Locating Lost Family After Hurricane Maria

A.J. Santiago lives in Minnesota, and his sister lives in Puerto Rico with 3 young children. When he hadn’t heard from her for 6 days after Hurricane Maria, he decided to travel to the island to locate them and bring them back to the mainland.

“As I packed my backpack and planned my mission, I knew I would need a way to communicate back to the U.S. to not only let them know I was safe but to coordinate return travel and anything else I needed,” A.J. said. “A device that sent prewritten messages was not going to work. I needed flexibility, guaranteed connection and if I could share my location to my family in Minnesota, that would be icing on the cake.” He previously had used Garmin GPS devices while serving in the U.S. Army as a Black Hawk helicopter pilot in Iraq, so he knew that the inReach he chose would be reliable, rugged and easy to use.

“Once on the ground in Puerto Rico, it was game on. I fired up the inReach, sent off a message that I was safely on the ground and began my mission,” A.J. said. “For 2 weeks straight, I used every feature I could on my inReach.”

A.J. posted daily updates to Facebook® to let everyone know how things were going with his search, sending 367 messages throughout 15 days. He also shared his tracking via a website he created days before his departure, and he used the Earthmate® app to navigate the island by using the mobile app’s map features.

“My secondary mission was to locate other families of friends who had not heard from their relatives,” A.J. said. “The inReach, combined with my smartphone, gave me a moving map that I could use to travel to parts of the island I had never been to before.”

A.J.’s efforts were successful. He located his sister and her children on the second day of his trip, and he helped locate many others and assisted with reuniting those individuals with their families and friends as well. He departed Puerto Rico with his family 15 days later.

In the weeks that followed the hurricanes, Garmin has heard from others who were able to locate lost family members throughout Puerto Rico and communicate with family back on the mainland. One Puerto Rican resident, Nelson Sanabria, M.D., used a connected solar panel to keep his inReach powered and help aid his endeavors.

Thanks to Garmin for this wonderful equipment,” Nelson said. “[The inReach] was my only communication system back home with my daughter in the mainland. For 23 days, I was able to stay charged by solar power and then bring my family back to the U.S. Just amazing and grateful to be able to save my family.”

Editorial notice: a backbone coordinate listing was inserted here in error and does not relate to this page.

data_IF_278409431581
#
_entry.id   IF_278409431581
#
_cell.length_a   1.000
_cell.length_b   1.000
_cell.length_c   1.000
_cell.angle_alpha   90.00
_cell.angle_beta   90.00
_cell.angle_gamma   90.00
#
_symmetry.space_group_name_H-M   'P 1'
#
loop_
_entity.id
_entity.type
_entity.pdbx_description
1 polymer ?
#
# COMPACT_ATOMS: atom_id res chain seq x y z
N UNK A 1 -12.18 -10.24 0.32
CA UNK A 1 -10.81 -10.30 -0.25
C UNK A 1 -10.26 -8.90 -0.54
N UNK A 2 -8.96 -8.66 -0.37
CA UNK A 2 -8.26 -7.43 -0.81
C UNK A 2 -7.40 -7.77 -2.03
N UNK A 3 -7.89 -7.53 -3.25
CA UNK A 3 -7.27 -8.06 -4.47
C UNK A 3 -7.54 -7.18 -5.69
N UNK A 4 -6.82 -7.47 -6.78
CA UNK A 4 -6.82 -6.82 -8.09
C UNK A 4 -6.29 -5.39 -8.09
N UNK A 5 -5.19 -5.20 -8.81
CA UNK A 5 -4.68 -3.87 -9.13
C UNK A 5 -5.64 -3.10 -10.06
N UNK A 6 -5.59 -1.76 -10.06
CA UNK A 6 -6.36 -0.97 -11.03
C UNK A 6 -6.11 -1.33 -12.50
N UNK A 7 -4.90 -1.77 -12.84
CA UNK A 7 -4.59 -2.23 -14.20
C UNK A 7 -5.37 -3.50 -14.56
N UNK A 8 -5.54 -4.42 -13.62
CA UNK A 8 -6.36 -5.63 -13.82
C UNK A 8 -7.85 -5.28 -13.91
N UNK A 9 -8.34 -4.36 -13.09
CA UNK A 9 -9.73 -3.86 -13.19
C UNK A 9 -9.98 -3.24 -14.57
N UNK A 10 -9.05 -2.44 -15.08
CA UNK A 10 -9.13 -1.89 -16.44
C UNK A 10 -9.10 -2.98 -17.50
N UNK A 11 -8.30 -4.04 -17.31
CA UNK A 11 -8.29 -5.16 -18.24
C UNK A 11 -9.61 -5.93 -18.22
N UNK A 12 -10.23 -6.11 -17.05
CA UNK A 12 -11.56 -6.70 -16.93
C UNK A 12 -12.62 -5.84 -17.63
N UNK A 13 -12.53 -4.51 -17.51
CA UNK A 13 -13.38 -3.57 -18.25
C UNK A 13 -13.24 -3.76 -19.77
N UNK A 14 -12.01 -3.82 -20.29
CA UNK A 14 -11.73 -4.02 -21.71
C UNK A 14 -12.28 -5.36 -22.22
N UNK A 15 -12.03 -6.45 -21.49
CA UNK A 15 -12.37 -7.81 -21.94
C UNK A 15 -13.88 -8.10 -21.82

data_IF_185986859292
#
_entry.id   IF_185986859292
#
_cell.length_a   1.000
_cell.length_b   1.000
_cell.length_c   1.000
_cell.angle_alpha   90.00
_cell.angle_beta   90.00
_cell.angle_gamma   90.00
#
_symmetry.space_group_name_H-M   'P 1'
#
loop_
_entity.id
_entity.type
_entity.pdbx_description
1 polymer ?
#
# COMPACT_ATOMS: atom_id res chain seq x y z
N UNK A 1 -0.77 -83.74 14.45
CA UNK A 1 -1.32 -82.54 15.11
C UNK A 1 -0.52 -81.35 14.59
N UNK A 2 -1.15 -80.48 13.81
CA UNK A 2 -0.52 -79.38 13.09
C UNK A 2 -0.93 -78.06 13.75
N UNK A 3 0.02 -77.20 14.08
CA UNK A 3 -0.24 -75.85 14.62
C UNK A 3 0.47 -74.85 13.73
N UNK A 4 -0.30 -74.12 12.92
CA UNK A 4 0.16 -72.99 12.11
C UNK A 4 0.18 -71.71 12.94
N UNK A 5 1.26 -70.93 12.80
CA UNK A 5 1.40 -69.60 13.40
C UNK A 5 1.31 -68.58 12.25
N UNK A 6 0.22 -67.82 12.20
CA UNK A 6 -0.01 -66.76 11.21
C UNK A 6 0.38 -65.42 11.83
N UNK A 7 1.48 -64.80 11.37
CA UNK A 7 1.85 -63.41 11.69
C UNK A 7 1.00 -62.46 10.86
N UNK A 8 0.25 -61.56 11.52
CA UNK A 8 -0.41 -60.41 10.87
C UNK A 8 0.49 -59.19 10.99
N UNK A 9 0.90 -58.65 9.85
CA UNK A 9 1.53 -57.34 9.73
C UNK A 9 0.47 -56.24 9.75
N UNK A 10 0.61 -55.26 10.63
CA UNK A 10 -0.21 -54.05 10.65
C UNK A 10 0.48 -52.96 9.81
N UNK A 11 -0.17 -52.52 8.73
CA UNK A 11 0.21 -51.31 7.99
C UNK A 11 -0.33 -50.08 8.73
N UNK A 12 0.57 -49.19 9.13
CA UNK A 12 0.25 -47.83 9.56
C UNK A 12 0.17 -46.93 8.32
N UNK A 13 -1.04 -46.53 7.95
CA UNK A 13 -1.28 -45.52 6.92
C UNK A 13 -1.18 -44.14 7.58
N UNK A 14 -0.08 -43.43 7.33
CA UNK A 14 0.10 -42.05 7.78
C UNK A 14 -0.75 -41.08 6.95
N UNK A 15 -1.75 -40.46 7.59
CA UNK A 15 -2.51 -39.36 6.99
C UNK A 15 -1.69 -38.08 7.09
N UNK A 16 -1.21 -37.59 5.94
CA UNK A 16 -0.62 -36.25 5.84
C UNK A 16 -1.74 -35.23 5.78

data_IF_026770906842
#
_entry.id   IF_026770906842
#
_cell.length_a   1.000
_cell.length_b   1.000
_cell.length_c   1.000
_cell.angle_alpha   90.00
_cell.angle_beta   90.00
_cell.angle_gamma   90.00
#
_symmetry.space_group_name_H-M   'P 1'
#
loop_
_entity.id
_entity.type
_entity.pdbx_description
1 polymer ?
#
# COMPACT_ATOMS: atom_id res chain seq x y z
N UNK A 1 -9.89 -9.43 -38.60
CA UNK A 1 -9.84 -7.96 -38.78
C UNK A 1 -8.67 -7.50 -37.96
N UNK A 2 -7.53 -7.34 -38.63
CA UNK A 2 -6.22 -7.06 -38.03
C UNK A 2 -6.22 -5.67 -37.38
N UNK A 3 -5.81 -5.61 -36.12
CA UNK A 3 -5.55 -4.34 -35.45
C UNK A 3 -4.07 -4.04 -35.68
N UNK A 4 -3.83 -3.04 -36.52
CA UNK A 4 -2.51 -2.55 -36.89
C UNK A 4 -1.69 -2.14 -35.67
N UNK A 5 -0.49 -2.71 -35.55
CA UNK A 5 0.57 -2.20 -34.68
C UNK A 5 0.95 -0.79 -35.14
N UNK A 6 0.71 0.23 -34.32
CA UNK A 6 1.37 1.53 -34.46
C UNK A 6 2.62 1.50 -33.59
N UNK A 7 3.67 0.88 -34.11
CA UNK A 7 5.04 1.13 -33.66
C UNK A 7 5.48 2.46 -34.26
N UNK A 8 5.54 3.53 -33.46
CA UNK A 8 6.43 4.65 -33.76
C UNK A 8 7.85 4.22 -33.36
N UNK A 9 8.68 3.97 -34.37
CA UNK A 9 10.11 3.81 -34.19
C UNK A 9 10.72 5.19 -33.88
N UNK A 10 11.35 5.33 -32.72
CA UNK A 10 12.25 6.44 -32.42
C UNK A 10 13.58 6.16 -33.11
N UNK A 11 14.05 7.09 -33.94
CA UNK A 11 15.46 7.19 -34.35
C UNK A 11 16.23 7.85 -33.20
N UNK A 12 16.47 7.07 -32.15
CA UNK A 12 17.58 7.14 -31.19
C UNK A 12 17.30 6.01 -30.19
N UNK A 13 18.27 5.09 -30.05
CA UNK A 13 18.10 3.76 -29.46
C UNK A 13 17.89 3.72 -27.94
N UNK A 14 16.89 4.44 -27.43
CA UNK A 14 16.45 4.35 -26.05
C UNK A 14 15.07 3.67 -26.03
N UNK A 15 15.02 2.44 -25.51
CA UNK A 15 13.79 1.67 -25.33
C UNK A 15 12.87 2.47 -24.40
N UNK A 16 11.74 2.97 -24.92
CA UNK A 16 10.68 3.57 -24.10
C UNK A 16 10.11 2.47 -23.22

A Communications Resource for Humanitarian Relief and Aid Efforts

Puerto Rico was hit hard by Hurricane Maria. In the days and weeks following the storm, many on the island did not have access to potable water, power or other necessary resources. A number of professional organizations deployed to provide aid, and many of those relief organizations are now relying on inReach to provide essential communications capabilities. In addition, many private citizens are using their skills and resources to help others in need in the Caribbean.

Chris Mackenzie of Texas traveled to Utuado, Puerto Rico, after the hurricane to find his mother-in-law. While there, he learned that it would take time to restore the electric transmission lines that were down, and many were living in difficult conditions with limited food and drinking water. Furthermore, while he had an inReach that provided him with the ability to communicate, others on the island lacked reliable communications resources, which made it difficult to identify areas of need, coordinate aid or make a call for help.

When Chris returned home to Texas, he soon learned of others collecting donations, gathering resources and organizing volunteers to aid the residents of Utuado and other communities. He joined those efforts and made a plan to return to Puerto Rico to provide help.

We used our donations to purchase 2 more inReach devices to allow people to text their loved ones and to allow [their grassroots organization, United with Utuado]to send doctors, medics and volunteers to map out and deliver water filters to those living past the ruined roads,” Chris said.

At each house where need was identified, volunteers used the inReach to text a shorthand that could be used to let the mayor and emergency services know critical, life-saving information about where the survivors where located.

“The InReach allowed us to go into areas where there was no communication and people needed help,” Chris said. “Now we have doctors borrowing the devices as they rotate through Puerto Rico.”